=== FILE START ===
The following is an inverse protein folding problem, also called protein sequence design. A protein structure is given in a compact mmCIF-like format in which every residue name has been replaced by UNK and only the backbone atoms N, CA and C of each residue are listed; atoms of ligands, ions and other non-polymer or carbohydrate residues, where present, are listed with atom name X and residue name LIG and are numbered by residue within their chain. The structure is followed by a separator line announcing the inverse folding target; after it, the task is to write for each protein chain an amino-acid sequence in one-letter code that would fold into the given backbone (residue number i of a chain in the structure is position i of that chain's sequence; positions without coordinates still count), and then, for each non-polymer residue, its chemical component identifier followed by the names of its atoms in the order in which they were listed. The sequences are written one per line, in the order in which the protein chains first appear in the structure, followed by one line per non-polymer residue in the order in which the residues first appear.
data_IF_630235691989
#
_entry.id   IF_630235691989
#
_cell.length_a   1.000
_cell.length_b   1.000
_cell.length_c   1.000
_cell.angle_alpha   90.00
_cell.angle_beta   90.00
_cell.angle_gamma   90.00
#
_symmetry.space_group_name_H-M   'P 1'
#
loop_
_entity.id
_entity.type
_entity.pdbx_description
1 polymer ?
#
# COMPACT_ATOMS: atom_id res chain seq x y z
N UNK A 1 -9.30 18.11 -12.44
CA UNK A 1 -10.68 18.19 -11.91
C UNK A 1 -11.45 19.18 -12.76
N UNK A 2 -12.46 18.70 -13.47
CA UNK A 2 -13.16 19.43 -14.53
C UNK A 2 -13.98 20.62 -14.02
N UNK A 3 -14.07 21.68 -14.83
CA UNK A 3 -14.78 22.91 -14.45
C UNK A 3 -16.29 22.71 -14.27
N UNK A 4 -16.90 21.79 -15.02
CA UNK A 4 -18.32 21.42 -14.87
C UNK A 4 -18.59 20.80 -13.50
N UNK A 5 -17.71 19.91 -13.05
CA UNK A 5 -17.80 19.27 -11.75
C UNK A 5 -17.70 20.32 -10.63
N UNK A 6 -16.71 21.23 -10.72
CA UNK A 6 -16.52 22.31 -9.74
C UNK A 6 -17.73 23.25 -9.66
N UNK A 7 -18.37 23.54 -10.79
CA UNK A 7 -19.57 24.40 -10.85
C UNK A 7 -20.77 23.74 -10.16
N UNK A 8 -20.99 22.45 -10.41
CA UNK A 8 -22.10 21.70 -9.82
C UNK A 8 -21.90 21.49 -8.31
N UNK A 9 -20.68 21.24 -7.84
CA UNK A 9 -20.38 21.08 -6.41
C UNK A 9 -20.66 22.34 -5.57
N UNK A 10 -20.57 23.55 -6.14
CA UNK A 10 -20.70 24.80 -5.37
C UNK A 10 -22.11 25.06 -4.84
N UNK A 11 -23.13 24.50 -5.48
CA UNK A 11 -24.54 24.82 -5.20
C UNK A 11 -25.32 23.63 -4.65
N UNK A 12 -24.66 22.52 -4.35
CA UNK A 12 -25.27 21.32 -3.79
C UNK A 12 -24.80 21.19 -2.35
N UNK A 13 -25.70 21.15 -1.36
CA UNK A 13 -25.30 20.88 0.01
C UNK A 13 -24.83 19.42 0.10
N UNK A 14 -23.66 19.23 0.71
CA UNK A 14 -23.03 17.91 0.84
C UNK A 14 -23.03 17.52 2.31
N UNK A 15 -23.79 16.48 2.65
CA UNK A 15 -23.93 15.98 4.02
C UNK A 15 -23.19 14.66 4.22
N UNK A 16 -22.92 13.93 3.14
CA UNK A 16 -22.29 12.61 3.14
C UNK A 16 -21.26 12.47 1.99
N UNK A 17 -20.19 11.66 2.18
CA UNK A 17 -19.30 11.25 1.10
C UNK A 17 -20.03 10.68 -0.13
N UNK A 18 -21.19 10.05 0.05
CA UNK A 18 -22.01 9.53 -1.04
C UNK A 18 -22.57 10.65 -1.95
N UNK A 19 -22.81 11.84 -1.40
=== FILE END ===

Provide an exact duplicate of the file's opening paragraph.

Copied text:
The following is an inverse protein folding problem, also called protein sequence design. A protein structure is given in a compact mmCIF-like format in which every residue name has been replaced by UNK and only the backbone atoms N, CA and C of each residue are listed; atoms of ligands, ions and other non-polymer or carbohydrate residues, where present, are listed with atom name X and residue name LIG and are numbered by residue within their chain. The structure is followed by a separator line announcing the inverse folding target; after it, the task is to write for each protein chain an amino-acid sequence in one-letter code that would fold into the given backbone (residue number i of a chain in the structure is position i of that chain's sequence; positions without coordinates still count), and then, for each non-polymer residue, its chemical component identifier followed by the names of its atoms in the order in which they were listed. The sequences are written one per line, in the order in which the protein chains first appear in the structure, followed by one line per non-polymer residue in the order in which the residues first appear.